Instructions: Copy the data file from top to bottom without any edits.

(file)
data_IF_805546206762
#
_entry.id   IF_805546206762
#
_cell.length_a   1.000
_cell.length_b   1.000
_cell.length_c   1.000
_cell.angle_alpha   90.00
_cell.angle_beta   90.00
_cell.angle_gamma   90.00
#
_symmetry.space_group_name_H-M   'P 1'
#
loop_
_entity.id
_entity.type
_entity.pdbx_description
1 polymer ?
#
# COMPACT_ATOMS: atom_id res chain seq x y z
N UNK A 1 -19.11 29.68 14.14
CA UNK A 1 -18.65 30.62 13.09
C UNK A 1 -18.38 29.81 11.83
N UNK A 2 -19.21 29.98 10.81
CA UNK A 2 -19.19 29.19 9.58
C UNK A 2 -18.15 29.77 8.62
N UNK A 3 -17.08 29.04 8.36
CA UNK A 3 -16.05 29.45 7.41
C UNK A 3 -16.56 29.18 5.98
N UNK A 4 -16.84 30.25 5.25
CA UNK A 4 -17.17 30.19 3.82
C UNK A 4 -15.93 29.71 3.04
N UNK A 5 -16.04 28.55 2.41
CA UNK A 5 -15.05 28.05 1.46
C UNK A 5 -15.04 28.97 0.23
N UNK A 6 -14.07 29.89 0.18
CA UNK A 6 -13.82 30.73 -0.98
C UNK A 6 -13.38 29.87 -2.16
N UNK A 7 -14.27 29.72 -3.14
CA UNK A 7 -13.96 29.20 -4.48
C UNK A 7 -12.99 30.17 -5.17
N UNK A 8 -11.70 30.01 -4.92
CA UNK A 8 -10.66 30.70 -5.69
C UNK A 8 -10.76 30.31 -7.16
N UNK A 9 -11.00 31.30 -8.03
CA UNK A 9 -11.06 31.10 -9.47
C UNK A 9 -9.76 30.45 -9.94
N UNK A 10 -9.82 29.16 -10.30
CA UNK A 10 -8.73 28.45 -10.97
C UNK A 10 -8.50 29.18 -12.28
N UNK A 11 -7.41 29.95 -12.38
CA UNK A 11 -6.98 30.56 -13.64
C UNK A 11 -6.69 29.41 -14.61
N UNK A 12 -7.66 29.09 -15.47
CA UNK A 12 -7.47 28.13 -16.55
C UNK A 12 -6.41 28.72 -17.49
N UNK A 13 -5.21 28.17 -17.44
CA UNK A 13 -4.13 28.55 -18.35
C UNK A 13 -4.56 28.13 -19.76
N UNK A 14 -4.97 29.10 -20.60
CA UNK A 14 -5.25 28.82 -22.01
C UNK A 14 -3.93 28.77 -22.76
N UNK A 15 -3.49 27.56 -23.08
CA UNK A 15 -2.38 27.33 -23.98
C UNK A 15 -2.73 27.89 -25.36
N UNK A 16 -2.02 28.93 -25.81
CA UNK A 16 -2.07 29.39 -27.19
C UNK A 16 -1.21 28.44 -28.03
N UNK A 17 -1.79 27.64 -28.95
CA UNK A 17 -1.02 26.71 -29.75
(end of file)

data_IF_805546206762
#
_entry.id   IF_805546206762
#
_cell.length_a   1.000
_cell.length_b   1.000
_cell.length_c   1.000
_cell.angle_alpha   90.00
_cell.angle_beta   90.00
_cell.angle_gamma   90.00
#
_symmetry.space_group_name_H-M   'P 1'
#
loop_
_entity.id
_entity.type
_entity.pdbx_description
1 polymer ?
#
# COMPACT_ATOMS: atom_id res chain seq x y z
N UNK A 1 -19.11 29.68 14.14
CA UNK A 1 -18.65 30.62 13.09
C UNK A 1 -18.38 29.81 11.83
N UNK A 2 -19.21 29.98 10.81
CA UNK A 2 -19.19 29.19 9.58
C UNK A 2 -18.15 29.77 8.62
N UNK A 3 -17.08 29.04 8.36
CA UNK A 3 -16.05 29.45 7.41
C UNK A 3 -16.56 29.18 5.98
N UNK A 4 -16.84 30.25 5.25
CA UNK A 4 -17.17 30.19 3.82
C UNK A 4 -15.93 29.71 3.04
N UNK A 5 -16.04 28.55 2.41
CA UNK A 5 -15.05 28.05 1.46
C UNK A 5 -15.04 28.97 0.23
N UNK A 6 -14.07 29.89 0.18
CA UNK A 6 -13.82 30.73 -0.98
C UNK A 6 -13.38 29.87 -2.16
N UNK A 7 -14.27 29.72 -3.14
CA UNK A 7 -13.96 29.20 -4.48
C UNK A 7 -12.99 30.17 -5.17
N UNK A 8 -11.70 30.01 -4.92
CA UNK A 8 -10.66 30.70 -5.69
C UNK A 8 -10.76 30.31 -7.16
N UNK A 9 -11.00 31.30 -8.03
CA UNK A 9 -11.06 31.10 -9.47
C UNK A 9 -9.76 30.45 -9.94
N UNK A 10 -9.82 29.16 -10.30
CA UNK A 10 -8.73 28.45 -10.97
C UNK A 10 -8.50 29.18 -12.28
N UNK A 11 -7.41 29.95 -12.38
CA UNK A 11 -6.98 30.56 -13.64
C UNK A 11 -6.69 29.41 -14.61
N UNK A 12 -7.66 29.09 -15.47
CA UNK A 12 -7.47 28.13 -16.55
C UNK A 12 -6.41 28.72 -17.49
N UNK A 13 -5.21 28.17 -17.44
CA UNK A 13 -4.13 28.55 -18.35
C UNK A 13 -4.56 28.13 -19.76
N UNK A 14 -4.97 29.10 -20.60
CA UNK A 14 -5.25 28.82 -22.01
C UNK A 14 -3.93 28.77 -22.76
N UNK A 15 -3.49 27.56 -23.08
CA UNK A 15 -2.38 27.33 -23.98
C UNK A 15 -2.73 27.89 -25.36
N UNK A 16 -2.02 28.93 -25.81
CA UNK A 16 -2.07 29.39 -27.19
C UNK A 16 -1.21 28.44 -28.03
N UNK A 17 -1.79 27.64 -28.95
CA UNK A 17 -1.02 26.71 -29.75